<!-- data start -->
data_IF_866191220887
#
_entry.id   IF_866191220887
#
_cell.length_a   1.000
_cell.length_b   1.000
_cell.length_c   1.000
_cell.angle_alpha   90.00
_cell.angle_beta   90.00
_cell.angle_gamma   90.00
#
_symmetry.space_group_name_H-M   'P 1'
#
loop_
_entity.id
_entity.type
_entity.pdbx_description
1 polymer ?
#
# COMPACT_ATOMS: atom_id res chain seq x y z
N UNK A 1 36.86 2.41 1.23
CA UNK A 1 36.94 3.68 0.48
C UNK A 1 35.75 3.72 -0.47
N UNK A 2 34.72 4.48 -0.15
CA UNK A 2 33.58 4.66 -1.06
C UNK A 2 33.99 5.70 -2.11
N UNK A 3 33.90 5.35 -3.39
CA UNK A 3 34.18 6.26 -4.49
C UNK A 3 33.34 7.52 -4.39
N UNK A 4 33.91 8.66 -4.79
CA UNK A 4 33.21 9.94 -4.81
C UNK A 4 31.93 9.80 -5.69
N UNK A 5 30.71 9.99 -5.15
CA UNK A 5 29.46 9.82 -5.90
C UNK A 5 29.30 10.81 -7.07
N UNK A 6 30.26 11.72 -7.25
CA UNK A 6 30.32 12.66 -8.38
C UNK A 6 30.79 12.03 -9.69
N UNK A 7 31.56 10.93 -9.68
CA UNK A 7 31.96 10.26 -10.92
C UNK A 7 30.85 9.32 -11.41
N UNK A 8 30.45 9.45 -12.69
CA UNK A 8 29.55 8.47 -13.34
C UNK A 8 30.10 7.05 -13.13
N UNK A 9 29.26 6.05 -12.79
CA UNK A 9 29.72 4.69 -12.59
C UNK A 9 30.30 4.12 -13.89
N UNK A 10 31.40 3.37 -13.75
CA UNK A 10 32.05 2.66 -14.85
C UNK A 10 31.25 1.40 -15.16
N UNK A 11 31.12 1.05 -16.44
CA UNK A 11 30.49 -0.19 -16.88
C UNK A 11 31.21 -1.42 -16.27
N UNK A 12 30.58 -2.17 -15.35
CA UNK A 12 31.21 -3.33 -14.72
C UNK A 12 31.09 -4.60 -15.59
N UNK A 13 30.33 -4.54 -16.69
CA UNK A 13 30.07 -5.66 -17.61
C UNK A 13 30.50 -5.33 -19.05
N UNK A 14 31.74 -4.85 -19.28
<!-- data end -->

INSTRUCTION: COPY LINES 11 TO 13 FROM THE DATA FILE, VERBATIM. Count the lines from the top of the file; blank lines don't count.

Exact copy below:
#
_symmetry.space_group_name_H-M   'P 1'
#